Frontline health workers usually have higher than normal levels of stress while providing healthcare in communities. They are facing tremendous stress now in providing care and services, sometimes managing acute cases, through the difficult times of the COVID-19 pandemic. UNICEF has committed to addressing the mental health and psychosocial needs of frontline health workers across all of their work.
With India facing alarming rates of COVID-19 infections, the need to support health workers is critically important. The UNICEF India team has been working tirelessly with the states to respond. They have trained over 2.2 million frontline health workers in infection prevention and control practices, provided critical hygiene supplies to 2.3 million people, and supported maintaining essential health services to over 34 million women and children. The scale of care and services provided by the frontline health worker is deeply impressive, but it also means that they are being stretched thin.
In light of this, UNICEF India, with support from the Johnson & Johnson Foundation, is launching a program that will in part provide psychosocial support to nurses and doctors working on the front line. Collaborating closely with key stakeholders, including the National Institute of Mental Health and Neurosciences (NIMHANS) and professional psychiatry associations, this program aims to build the capacity of state and district level mental health teams and program managers in supporting health workers.
In turn, health workers will be trained in safety and wellbeing practices, specifically tailored to health workers operating in the medical context today. “Now more than ever, healthcare providers prove to be the core asset of every health system in the world,” explains Luigi D’Aquino, Chief of Health for UNICEF India. “Every day, at homes, at outreach sessions and at healthcare facilities, healthcare providers put their lives at risk and face tremendous pressure and challenges to protect the right to life and health for women and children, and for communities at large. This effort in India serves as a first engagement through our partnership with Johnson & Johnson Foundation to provide psychosocial and mental health support for health workers.”
This new program in collaboration with the Johnson & Johnson Center for Health Worker Innovation will provide healthcare workers on the front line and facilities access to dedicated mental and psychosocial services and support. By mid-2021, UNICEF, through government systems, aims to reach 45,000 healthcare workers across 7,500 COVID-19 hospitals and healthcare centers across the country. The program is designed to reach more than 200,000 doctors, nurses and community health workers with this essential support by the end of three years.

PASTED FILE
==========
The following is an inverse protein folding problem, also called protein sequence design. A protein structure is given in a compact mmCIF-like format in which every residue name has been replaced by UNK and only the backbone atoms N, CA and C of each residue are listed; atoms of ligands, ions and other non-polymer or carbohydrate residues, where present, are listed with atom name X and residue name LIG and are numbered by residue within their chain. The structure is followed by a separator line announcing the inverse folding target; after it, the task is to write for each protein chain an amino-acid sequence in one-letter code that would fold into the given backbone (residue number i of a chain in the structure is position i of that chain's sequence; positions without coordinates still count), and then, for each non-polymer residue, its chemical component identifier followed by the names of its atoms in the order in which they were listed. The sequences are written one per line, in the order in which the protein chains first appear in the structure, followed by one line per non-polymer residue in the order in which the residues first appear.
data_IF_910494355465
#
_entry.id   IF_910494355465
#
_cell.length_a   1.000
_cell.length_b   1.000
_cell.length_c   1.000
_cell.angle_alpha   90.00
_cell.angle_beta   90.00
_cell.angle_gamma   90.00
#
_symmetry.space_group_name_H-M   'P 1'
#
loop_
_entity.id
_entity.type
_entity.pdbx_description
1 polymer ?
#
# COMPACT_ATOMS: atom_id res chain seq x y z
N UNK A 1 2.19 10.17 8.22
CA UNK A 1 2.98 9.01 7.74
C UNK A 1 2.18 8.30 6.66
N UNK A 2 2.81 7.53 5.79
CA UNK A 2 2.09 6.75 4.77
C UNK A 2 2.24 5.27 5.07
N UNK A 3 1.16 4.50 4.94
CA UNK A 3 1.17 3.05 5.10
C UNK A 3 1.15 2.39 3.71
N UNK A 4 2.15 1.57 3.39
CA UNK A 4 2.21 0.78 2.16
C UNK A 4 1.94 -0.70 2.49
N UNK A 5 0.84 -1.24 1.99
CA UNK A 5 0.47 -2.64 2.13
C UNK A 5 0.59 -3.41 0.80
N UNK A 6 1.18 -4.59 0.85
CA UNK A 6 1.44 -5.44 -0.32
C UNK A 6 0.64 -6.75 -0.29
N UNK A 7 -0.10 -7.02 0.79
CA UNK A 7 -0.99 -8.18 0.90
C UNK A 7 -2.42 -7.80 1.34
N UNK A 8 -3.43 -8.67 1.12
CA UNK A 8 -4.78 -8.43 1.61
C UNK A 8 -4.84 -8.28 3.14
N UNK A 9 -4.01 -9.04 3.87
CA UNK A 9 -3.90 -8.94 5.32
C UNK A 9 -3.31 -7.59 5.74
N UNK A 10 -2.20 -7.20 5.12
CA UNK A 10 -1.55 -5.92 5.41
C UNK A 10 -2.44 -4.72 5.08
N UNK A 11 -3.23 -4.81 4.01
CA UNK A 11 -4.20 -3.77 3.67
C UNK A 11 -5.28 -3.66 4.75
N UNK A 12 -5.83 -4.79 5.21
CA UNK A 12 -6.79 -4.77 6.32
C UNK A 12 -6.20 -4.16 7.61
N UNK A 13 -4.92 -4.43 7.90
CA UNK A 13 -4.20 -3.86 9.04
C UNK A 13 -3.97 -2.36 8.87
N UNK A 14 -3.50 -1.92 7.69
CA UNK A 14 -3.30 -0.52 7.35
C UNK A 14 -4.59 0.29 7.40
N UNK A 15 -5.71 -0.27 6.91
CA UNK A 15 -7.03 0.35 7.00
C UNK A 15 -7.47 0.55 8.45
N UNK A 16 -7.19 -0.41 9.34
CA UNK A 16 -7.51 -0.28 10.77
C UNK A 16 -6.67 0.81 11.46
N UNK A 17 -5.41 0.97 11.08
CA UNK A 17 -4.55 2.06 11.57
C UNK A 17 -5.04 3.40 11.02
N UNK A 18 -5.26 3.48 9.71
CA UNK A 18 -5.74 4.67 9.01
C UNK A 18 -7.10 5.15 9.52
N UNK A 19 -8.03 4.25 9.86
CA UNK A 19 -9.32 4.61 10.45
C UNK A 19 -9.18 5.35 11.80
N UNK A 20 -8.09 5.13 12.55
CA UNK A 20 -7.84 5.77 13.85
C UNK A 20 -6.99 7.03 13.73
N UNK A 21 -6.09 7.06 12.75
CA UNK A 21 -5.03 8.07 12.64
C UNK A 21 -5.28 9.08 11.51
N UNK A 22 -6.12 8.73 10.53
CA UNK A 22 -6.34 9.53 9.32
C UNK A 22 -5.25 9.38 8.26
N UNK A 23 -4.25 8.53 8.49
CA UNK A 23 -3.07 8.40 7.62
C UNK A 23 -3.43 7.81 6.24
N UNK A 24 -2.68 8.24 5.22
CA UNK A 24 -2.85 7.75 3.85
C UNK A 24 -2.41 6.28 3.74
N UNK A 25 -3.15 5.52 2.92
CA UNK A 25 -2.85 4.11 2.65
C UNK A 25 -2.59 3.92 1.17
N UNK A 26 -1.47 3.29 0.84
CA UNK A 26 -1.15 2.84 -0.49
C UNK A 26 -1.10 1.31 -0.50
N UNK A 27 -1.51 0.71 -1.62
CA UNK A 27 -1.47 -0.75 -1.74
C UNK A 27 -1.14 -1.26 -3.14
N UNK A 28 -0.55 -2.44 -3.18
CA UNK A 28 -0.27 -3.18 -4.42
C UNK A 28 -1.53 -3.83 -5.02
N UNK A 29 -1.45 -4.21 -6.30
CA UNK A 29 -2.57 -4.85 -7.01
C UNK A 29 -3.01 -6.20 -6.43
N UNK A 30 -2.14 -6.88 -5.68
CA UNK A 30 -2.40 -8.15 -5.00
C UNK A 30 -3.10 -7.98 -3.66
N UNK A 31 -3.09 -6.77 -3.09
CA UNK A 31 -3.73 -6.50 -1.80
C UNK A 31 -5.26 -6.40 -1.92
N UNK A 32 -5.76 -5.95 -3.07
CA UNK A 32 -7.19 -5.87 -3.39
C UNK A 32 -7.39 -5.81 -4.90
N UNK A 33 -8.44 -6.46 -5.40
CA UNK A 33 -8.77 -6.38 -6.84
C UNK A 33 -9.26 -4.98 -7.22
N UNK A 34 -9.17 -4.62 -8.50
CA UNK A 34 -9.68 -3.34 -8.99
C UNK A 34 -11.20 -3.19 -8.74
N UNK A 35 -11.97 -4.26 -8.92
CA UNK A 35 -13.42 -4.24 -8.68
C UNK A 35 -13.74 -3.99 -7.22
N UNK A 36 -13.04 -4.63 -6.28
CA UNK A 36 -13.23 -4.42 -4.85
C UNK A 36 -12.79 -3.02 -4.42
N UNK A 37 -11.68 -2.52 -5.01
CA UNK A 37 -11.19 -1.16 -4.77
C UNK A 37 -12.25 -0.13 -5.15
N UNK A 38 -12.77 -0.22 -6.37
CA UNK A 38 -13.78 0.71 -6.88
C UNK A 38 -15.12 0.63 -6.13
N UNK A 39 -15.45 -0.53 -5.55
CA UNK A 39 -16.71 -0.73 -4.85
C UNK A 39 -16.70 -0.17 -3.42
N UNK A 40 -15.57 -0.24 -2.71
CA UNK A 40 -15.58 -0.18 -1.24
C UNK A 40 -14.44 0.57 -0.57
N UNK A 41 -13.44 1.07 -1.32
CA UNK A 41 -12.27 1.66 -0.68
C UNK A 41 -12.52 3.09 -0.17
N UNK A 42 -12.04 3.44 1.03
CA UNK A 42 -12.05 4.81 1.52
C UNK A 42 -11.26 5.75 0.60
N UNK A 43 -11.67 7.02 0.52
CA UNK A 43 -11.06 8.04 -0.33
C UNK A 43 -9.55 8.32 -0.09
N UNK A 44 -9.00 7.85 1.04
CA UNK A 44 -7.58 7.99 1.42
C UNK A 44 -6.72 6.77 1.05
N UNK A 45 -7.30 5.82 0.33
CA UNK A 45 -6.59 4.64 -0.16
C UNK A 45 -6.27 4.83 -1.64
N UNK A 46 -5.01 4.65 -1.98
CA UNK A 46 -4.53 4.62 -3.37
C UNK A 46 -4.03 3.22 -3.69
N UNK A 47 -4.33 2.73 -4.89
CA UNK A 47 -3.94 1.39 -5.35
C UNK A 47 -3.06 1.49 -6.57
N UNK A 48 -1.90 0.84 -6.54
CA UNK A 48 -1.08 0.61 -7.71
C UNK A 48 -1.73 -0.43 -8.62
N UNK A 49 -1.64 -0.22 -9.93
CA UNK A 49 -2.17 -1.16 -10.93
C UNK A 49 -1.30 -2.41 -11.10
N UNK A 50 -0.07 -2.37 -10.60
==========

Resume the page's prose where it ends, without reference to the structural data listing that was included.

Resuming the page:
The need is immense: mental health conditions affect one in four people over a lifetime and are responsible for more than 10% of the global burden of disease.
“At the Center, we believe that the key to ensuring high-quality access to healthcare for everyone, everywhere, is a strong health system with well-trained and well-equipped frontline health workers,” says Katsura Tsuno, Director of Global Community Impact in the Asia Pacific region. “In India, like many countries around the world, the COVID-19 pandemic is placing a high burden on frontline health workers and they are experiencing high levels of physical and mental exhaustion. These health workers face overwhelming workloads, medical supply shortages, depletion of personal protective equipment and the reality of losing patients and colleagues amid the pandemic. This is why we are partnering with UNICEF to provide psychosocial support for frontline health workers and improve health care workforce resilience.”
Mental health is a global issue, yet it remains stigmatized and underfunded in almost every country, whether rich or poor. This World Mental Health Day, UNICEF calls on governments to invest in mental health and psychosocial support services, including for frontline health workers.
“The Center works with partners such as UNICEF to address the most pressing challenges faced by frontline health workers,” adds Tsuno. “Because if we solve the challenges facing frontline health workers, we will improve healthcare for everyone.”
 Erskine, R. (2015). Psychology, Mental Health and Distress. Mental Health Practice, 19(2), 10–10. doi:10.7748/mhp.19.2.10.s9